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In Writing

Bell Labs: Phonomuseum

November 2017

“Is it possible we’ve come full circle?” asks Clive Bell, as he observes more than a century of revolutions in recording technology, from Thomas Edison's tinfoil phonograph to pink vinyl in Sainsburys

On a recent trip to Paris I explored the streets near the lurid red, welcome to hell windmill of the Moulin Rouge. It’s an area that’s cleaning up its act: rechristened So-Pi (South Pigalle) by rental agencies, massage parlours now rub up against artisan bakeries. It also welcomes musicians. Rue de Douai boasts multiple guitar shops, including a bass specialist, in the same street that was home to Georges Bizet, composer of Carmen. And where the road changes its name to Rue Victor Massé, I find La Pédale, entirely devoted to effects pedals. Coming from the UK, where so much retail has vanished into the ether, it’s exhilarating to see a physical shop like this, with hundreds of colourising, knob-tweaking units on display. Lauded by Derek Walmsley in The Wire 405 as “cheap, almost indestructible and infinitely rearrangeable”, here they all are, laid out like sci-fi jigsaws – “a multitude of pedals whose existence you never even suspected,” in the words of La Pédale’s website.

Round another corner, on Boulevard de Rochechouart, I stumble across the Phonomuseum. This is a lovingly assembled personal collection, open to the public and clinging on despite shoestring funding. Thanks to cunning lighting, it’s an Aladdin’s cave of glamorous machines: players of wax cylinders and shellac discs from the earliest days of sound recording, moving forward via glowing jukeboxes and radiograms to the recently obsolete mini-disc. The emphasis is on the pioneers: Thomas Edison in the US, the four Pathé brothers in France. Each machine is demonstrated for us. There’s something hopelessly moving about the sound of wax cylinders, a tiny window opened onto the foggy soundworld of 120 years ago. Caruso serenades us via ancient earphones. A gramophone is crowned with a circular fan of folded paper, a device to aid sound diffusion to all corners of a room. A colossal record player has two horns and two needles on opposite sides of the disc, pumping out sound across a 1920s Paris dance hall. Beyond the visual strangeness of each machine, in every case the sound itself is fascinating and vivid. Finally we behold Maurice Chevalier’s custom-made radiogram: record player and reel-to-reel tape, side by side in a swishy 1950s cabinet.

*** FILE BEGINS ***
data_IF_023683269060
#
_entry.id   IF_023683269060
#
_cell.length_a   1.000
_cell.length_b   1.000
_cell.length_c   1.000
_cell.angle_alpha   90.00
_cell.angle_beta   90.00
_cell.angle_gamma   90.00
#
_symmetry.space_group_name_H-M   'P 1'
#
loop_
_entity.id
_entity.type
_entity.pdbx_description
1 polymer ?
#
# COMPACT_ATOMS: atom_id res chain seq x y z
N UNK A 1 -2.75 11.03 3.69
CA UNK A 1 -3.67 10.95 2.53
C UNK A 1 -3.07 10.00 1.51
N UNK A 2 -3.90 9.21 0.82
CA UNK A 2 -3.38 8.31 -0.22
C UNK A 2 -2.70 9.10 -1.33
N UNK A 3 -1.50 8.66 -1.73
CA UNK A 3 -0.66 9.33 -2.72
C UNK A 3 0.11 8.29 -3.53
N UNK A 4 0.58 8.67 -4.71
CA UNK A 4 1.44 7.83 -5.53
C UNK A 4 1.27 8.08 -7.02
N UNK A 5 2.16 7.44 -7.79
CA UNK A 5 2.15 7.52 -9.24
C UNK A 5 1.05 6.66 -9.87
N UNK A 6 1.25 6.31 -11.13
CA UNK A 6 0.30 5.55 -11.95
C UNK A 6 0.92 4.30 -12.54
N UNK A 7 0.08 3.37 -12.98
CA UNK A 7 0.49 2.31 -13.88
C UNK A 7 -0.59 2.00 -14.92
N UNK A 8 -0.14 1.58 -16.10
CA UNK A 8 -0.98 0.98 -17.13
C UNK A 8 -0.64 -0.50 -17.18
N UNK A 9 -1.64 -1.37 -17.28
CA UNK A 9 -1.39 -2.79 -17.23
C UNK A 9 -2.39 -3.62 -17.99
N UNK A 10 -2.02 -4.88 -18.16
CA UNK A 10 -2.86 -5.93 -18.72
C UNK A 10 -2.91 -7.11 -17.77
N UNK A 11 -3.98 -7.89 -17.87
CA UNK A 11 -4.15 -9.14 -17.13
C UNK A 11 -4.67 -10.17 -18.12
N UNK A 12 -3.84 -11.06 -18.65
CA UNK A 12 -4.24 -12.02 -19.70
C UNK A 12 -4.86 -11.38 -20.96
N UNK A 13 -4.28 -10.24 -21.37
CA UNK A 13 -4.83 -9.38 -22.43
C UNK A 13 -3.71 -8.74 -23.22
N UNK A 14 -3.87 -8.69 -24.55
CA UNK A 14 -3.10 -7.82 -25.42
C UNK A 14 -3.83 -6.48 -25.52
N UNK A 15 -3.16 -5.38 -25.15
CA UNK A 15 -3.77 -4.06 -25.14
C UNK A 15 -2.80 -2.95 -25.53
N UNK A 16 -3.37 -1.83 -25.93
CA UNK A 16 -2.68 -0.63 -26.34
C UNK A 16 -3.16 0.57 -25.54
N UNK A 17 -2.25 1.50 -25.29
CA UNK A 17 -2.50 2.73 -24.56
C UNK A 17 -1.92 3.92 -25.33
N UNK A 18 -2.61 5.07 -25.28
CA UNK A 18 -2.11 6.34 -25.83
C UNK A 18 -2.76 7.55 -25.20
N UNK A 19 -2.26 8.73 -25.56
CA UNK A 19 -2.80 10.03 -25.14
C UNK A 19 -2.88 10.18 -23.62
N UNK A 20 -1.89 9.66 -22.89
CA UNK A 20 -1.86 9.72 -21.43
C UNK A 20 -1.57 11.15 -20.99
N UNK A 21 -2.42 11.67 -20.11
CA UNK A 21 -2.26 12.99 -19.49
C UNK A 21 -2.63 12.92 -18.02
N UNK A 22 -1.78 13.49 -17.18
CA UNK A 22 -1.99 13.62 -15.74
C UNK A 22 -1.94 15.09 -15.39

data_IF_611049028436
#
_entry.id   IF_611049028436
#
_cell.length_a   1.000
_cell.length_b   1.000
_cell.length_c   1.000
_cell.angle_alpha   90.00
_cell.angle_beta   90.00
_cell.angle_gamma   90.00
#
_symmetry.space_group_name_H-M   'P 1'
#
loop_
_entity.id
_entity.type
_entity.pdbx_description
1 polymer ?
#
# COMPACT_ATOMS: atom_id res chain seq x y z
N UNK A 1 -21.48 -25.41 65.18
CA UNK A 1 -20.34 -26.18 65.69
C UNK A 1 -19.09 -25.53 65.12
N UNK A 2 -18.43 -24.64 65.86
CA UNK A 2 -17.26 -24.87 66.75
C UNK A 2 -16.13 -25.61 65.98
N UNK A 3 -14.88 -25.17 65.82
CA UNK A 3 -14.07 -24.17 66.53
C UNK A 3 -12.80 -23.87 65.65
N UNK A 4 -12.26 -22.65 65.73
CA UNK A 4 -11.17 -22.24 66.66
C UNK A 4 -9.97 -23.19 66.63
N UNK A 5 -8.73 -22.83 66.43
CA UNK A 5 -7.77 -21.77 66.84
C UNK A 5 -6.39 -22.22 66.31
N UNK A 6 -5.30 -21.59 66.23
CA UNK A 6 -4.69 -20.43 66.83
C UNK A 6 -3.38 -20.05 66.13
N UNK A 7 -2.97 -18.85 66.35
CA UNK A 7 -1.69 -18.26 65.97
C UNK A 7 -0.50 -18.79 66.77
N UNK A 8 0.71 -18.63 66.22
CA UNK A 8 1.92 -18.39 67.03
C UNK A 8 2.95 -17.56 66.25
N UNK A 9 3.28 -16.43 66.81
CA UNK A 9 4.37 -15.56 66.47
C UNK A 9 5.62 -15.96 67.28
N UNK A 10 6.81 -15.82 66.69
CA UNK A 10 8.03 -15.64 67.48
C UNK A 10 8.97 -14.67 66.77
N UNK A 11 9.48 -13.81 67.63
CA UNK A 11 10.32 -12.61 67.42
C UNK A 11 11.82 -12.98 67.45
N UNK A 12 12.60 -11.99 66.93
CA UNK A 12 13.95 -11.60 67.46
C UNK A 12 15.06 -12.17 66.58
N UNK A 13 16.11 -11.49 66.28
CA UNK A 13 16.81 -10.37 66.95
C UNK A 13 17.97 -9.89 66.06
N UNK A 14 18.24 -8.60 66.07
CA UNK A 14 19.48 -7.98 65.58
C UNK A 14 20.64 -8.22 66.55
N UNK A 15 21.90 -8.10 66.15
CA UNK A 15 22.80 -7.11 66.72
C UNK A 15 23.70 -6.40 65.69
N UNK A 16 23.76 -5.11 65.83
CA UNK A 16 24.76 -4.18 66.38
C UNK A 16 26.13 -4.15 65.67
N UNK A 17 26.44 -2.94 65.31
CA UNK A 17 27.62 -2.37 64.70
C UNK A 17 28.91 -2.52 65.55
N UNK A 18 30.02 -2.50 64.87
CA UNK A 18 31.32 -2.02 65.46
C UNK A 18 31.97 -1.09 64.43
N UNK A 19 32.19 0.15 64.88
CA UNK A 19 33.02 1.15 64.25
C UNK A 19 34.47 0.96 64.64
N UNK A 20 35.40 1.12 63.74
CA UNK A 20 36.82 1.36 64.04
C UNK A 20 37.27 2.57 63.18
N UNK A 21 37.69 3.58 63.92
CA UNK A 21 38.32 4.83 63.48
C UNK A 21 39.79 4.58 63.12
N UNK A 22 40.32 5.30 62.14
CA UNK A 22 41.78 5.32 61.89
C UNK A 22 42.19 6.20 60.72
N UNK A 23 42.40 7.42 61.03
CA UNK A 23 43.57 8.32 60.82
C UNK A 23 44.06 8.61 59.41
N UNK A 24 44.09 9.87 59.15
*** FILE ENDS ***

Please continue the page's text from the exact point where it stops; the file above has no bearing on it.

I have a family connection with Edison via my great-grandfather William Lynd. Lynd was an actor with a fiery enthusiasm for the latest in science and technology. Family tradition has him carrying around a piece of radium in his pocket, the better to explain to his many daughters the achievements of Madame Curie. In 1890 he placed an ad in The Guardian: “EDISON'S LATEST PHONOGRAPH. The Wonderful Talking-machine.—Mr William Lynd, MIEB, FRMS, can accept ENGAGEMENTS to lecture on and demonstrate this latest marvel of science and practical utility. Mr Lynd is one of Mr Edison's recognised Lecturers, and he has already exhibited the latest Phonograph over 200 times since April.” Among the recordings at Lynd’s demonstrations would have been his own. With his actress wife Ethel he made dozens of wax cylinders of spoken word, from Mark Twain to “A Lover’s Quarrel”, all for the Edison Bell company. William Lynd was cut off by his Manchester family as punishment for insisting on a career in the theatre. He had six children, and it’s tempting to see his tours with his phonograph as a desperate attempt to make some money. His autobiographical book The Truth About The Stage (1885) is not only a terrifying account of mid-19th century provincial gigging, but a warning to parents not to let their children follow the same path.

Shortly after visiting the Phonomuseum, I heard Jon Boden, the ex-singer of Bellowhead, talking on the radio. His new double album presents the same songs recorded twice, the second time on an iPhone around a campfire. “Why an iPhone?” came the question. “We wanted to record on a wax cylinder,” replied Boden, “but for a whole album you need a lot of wax.”

Weirdly, wax is back. The UK based Arabic music group Oxford Maqam recently recorded an entire album of Egyptian popular urban repertoire from around 1900 onto wax, and then in 2017 released the results (on CD) as The Wax Cylinder Recordings. Then there’s the remarkable work of Aleks Kolkowski, who has contributed an installation (about listening to the wireless in 1922) to the British Library’s current foyer exhibition, Listen: 140 Years Of Recorded Sound.

Thomas Edison suffered from hearing problems as a child, long before inventing the tinfoil phonograph in 1877. At first he was unclear what his invention might be useful for, but he speculated that it might make a kind of dictaphone for office secretaries. As I peer back into the murky origins of the recording industry, a time when no one knew what these machines represented, I’m reminded of the present day. Collapsing revenue, online streaming, pink vinyl in Sainsburys, Red Bull Music Academy – is it possible we’ve come full circle, back to the liberating point where, once again, no one knows anything?

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